I dropped my son off for his first day of first grade last week and felt lots of emotions. I thought this year would be easier; after all, he’s done it before.
Becoming a parent showed me a different perspective of being a teacher. Before I had children, I saw my students every day, a class of 25 or so teen boys and girls. They were still children trying to learn how to grow and get along and be adults. When I became a mother though, I realized something, and it’s so simple: every single kid in my class, the rowdy 17-year-old boys and the chatty 16-year-old girls, was someone’s baby. My students were not grades in the grade book, names on an essay, or numbers on a report; they were someone’s child, someone’s pride and joy, and each of them meant the world to someone.
It seems silly, but this realization changed the way I taught my students. As educators, we have a tremendous responsibility. We are not just teachers. We play a significant role in raising up other people’s children. Though our primary responsibility is not parenting our students, we frequently have to in order to raise them into adults.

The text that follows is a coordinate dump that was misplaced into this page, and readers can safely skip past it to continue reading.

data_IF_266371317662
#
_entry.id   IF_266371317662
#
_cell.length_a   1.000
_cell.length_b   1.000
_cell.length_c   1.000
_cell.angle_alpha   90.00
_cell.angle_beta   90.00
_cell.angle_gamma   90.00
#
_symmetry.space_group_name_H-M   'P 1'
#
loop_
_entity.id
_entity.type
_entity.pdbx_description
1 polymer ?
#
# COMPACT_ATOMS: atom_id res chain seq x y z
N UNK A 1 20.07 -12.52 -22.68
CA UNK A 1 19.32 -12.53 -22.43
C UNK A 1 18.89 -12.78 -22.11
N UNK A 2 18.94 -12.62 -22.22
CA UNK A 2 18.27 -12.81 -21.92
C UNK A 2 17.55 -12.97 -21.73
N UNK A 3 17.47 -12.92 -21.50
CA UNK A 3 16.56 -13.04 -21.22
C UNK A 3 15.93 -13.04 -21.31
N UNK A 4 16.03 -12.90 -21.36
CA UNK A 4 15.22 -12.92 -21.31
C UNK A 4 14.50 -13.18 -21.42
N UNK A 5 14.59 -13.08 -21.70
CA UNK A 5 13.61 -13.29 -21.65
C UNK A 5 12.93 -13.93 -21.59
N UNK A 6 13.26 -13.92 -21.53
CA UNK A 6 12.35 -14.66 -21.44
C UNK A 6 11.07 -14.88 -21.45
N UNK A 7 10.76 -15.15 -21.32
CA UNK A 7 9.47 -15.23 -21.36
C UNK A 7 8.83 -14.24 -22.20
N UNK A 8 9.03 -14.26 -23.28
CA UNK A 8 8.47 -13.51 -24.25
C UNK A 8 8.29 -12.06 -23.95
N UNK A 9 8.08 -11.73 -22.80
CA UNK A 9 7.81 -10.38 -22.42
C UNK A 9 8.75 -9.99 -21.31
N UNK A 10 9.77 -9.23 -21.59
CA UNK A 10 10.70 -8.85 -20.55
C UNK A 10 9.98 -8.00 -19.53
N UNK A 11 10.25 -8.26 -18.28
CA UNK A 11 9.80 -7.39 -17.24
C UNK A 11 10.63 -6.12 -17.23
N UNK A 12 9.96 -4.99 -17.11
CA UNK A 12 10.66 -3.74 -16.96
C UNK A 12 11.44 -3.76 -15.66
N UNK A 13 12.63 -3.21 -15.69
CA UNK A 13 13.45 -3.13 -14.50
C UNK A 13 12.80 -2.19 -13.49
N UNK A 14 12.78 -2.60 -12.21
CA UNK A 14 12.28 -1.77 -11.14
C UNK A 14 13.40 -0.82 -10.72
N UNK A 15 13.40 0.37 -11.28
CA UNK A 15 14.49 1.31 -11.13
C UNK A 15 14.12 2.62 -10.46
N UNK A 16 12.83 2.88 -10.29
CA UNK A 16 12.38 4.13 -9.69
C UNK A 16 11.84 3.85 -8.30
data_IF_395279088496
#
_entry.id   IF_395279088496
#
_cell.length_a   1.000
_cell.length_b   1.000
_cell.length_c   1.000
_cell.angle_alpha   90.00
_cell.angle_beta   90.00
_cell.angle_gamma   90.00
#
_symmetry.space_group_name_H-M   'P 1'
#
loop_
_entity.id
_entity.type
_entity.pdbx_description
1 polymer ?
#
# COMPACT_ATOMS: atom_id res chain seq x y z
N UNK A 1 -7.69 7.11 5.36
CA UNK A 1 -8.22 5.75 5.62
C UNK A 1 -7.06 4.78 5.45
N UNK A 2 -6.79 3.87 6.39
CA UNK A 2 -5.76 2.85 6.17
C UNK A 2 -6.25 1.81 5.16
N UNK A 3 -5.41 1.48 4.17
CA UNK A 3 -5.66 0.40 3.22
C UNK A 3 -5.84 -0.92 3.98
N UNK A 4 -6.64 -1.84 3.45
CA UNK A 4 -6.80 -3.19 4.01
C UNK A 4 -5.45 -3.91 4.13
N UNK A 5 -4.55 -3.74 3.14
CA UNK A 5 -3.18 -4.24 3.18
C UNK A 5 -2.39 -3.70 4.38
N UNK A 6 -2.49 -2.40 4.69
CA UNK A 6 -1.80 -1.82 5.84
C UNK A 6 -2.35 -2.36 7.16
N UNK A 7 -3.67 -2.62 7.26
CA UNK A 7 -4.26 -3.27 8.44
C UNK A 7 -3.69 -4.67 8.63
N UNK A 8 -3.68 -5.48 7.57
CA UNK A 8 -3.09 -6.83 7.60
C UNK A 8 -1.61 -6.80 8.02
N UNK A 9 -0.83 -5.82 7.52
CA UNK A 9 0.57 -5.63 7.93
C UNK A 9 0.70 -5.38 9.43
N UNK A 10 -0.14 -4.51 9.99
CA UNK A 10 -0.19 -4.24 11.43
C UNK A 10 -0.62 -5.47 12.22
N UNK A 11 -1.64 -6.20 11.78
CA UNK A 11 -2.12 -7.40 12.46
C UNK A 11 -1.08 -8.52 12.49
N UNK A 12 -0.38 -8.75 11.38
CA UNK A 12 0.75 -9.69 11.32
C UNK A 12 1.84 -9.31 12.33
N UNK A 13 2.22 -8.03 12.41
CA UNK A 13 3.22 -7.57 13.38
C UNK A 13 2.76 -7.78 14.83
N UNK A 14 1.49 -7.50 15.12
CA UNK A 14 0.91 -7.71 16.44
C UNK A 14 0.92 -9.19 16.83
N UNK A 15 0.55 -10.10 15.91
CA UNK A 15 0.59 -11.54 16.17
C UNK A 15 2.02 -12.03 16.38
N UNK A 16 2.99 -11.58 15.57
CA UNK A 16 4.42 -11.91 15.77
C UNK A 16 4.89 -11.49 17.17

I left teaching two years ago to become an instructional coach. I had had a tough class my last year teaching, and I needed support. That’s why I left the classroom: I wanted to support teachers. I believe in the power of empowering teachers. I know in my first years of teaching, for my lack of experience, that I could have done better by some of my students. Like most, though, I learned and grew along the way. Eventually, I learned that the most important thing I could do was establish healthy relationships with my students and be a positive support person in their lives. I learned to see my students as someone’s child and to love them dearly, and that allowed me to teach them well.
My hope is that my son’s first-grade teacher sees my son as I see him and she loves him. I hope that she feels empowered to do what’s best for him and his peers - always. This is my hope for all teachers and the students they are entrusted with. This is the driving force behind my work today: empowering teachers to serve their students well.